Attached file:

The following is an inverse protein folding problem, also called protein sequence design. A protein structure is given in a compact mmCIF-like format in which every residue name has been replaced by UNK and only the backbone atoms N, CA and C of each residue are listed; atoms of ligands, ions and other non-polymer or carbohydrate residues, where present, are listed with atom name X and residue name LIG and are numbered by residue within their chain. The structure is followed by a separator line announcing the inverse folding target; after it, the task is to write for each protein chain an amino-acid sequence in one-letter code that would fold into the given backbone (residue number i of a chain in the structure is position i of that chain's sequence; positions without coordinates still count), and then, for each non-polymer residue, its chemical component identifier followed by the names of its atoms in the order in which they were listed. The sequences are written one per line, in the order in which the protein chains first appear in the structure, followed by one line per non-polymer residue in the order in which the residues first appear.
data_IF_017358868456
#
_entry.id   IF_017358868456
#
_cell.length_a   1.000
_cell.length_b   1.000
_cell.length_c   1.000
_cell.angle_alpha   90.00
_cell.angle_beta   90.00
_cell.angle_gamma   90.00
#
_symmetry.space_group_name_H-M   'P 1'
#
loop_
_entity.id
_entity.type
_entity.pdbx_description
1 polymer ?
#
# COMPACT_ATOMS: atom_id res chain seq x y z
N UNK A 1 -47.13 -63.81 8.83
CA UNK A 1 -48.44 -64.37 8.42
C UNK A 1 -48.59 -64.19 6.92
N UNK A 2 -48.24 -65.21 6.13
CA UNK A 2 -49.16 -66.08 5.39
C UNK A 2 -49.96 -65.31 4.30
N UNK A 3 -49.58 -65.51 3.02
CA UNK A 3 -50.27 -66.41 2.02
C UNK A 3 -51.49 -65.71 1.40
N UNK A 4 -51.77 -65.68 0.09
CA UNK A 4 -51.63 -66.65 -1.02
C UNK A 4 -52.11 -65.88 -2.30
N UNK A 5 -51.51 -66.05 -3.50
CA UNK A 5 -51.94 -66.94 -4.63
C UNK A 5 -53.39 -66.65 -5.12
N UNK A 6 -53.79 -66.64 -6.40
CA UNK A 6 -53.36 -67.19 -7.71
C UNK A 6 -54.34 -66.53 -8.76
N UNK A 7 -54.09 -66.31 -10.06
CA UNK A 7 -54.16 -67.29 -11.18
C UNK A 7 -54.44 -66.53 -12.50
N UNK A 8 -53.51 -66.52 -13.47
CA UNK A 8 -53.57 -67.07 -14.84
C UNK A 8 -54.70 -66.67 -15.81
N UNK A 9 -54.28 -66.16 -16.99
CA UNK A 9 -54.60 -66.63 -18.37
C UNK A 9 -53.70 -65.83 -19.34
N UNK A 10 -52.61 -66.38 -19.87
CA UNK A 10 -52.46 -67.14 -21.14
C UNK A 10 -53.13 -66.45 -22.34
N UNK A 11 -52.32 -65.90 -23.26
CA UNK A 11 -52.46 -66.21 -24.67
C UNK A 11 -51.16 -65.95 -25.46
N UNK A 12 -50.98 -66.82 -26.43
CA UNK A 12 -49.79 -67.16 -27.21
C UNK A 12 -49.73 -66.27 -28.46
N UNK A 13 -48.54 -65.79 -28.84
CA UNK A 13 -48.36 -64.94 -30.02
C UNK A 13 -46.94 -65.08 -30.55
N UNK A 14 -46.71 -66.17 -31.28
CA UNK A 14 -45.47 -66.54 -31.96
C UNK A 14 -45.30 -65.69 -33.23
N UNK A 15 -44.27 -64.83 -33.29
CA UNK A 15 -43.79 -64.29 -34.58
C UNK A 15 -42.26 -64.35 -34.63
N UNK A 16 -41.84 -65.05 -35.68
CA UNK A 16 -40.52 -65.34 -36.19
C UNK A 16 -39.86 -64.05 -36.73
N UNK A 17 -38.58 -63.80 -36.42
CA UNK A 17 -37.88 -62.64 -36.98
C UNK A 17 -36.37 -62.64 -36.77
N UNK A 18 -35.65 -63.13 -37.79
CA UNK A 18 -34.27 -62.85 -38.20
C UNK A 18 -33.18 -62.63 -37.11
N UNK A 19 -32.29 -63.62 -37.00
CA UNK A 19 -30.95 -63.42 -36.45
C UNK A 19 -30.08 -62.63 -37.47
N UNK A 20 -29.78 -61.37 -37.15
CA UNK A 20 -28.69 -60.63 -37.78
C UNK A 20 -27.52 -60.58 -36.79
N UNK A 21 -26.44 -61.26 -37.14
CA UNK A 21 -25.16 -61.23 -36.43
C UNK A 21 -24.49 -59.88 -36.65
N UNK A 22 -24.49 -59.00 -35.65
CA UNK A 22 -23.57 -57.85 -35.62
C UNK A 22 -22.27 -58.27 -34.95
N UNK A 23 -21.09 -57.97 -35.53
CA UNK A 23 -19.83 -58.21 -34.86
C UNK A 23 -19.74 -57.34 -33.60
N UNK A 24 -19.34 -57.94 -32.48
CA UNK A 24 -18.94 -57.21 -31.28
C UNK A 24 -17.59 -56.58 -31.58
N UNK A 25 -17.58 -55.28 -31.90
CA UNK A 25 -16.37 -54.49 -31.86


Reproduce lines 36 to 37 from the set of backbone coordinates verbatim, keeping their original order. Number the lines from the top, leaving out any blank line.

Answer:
C UNK A 5 -53.39 -66.65 -5.12
N UNK A 6 -53.79 -66.64 -6.40